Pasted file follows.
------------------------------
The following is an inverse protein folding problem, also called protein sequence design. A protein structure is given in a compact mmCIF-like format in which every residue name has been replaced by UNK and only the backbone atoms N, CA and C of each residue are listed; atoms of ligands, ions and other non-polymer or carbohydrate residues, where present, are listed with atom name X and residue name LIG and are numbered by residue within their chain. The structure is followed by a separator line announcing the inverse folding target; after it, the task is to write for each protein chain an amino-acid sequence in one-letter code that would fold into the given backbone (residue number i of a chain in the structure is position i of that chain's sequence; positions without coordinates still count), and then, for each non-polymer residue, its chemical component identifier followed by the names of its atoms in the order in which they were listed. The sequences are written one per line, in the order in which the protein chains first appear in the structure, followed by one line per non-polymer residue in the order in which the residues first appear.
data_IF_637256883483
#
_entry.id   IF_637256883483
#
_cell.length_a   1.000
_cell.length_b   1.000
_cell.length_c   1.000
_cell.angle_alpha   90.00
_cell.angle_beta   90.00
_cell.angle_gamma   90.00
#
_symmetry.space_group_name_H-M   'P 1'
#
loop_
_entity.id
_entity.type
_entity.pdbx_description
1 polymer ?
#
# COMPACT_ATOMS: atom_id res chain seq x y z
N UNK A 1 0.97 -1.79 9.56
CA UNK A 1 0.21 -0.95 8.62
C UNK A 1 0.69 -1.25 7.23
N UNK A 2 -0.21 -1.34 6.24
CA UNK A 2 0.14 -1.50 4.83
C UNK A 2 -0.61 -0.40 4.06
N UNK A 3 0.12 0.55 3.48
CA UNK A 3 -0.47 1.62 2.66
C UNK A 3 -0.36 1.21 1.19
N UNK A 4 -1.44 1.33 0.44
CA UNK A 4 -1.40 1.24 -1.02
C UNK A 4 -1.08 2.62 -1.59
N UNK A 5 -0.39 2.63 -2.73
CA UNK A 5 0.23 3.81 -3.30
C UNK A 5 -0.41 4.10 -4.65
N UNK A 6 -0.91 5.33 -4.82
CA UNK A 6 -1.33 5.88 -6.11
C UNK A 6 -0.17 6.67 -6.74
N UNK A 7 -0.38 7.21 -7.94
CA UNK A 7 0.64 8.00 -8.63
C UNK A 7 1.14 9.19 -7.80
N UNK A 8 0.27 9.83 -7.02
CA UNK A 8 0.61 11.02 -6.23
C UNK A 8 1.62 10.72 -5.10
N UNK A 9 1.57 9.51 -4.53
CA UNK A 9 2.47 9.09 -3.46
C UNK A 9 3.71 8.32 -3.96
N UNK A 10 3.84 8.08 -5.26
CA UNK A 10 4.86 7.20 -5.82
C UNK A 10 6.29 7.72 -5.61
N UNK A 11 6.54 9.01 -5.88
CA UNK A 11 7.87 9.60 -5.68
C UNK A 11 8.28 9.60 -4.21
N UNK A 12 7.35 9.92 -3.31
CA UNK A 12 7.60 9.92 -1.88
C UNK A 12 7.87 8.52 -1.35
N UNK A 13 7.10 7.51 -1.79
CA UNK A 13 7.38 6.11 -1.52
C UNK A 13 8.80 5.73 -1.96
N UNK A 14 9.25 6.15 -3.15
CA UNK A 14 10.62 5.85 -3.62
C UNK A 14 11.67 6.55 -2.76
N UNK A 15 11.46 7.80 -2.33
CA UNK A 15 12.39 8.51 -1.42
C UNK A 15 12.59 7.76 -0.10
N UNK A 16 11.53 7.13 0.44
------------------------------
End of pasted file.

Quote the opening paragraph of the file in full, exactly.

The following is an inverse protein folding problem, also called protein sequence design. A protein structure is given in a compact mmCIF-like format in which every residue name has been replaced by UNK and only the backbone atoms N, CA and C of each residue are listed; atoms of ligands, ions and other non-polymer or carbohydrate residues, where present, are listed with atom name X and residue name LIG and are numbered by residue within their chain. The structure is followed by a separator line announcing the inverse folding target; after it, the task is to write for each protein chain an amino-acid sequence in one-letter code that would fold into the given backbone (residue number i of a chain in the structure is position i of that chain's sequence; positions without coordinates still count), and then, for each non-polymer residue, its chemical component identifier followed by the names of its atoms in the order in which they were listed. The sequences are written one per line, in the order in which the protein chains first appear in the structure, followed by one line per non-polymer residue in the order in which the residues first appear.